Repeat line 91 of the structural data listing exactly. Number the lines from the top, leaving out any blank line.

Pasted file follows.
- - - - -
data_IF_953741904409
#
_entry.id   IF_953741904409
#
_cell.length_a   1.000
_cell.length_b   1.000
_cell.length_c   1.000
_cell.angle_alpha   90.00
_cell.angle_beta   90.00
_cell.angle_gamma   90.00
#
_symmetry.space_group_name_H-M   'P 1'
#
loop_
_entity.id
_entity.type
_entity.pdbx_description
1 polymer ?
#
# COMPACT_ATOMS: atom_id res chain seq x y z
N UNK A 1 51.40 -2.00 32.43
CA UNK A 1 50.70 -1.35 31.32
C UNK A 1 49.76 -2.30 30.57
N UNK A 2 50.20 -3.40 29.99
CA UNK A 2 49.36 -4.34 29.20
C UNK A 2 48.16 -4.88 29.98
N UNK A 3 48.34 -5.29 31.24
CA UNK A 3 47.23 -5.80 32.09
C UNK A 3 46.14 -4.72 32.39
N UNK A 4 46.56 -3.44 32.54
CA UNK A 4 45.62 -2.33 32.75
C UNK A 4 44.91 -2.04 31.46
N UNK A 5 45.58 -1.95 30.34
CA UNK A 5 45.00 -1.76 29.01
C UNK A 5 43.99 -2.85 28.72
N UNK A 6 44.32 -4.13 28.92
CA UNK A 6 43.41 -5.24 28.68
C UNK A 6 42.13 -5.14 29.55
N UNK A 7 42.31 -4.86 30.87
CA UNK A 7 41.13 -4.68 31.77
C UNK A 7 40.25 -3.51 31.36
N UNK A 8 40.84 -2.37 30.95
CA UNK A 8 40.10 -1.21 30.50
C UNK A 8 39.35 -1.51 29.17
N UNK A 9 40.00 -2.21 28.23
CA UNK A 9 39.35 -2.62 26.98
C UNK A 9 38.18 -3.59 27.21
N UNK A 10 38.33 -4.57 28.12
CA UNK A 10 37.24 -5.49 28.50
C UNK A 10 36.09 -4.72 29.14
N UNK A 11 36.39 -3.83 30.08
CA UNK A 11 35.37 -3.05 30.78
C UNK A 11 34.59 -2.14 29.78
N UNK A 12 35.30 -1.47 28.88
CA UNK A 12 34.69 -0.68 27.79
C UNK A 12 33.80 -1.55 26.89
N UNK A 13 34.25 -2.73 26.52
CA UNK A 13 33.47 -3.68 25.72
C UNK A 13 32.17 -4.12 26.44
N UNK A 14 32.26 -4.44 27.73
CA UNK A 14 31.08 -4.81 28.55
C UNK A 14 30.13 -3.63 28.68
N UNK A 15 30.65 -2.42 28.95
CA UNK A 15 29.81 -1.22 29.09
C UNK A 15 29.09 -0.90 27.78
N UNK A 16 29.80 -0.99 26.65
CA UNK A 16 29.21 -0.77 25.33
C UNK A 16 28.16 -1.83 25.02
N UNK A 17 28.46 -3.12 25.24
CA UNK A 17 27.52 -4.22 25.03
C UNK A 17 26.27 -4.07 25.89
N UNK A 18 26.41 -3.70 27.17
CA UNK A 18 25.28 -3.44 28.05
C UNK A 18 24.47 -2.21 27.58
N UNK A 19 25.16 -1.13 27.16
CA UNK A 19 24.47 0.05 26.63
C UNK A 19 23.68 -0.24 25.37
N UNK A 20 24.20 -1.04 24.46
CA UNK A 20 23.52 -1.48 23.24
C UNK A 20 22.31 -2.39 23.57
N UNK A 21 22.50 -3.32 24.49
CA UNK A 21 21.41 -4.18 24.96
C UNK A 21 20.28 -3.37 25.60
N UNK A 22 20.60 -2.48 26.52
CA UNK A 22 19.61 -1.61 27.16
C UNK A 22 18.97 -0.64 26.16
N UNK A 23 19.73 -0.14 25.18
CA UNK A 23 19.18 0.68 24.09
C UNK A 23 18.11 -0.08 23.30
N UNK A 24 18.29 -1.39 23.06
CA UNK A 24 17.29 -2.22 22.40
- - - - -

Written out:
CA UNK A 24 17.29 -2.22 22.40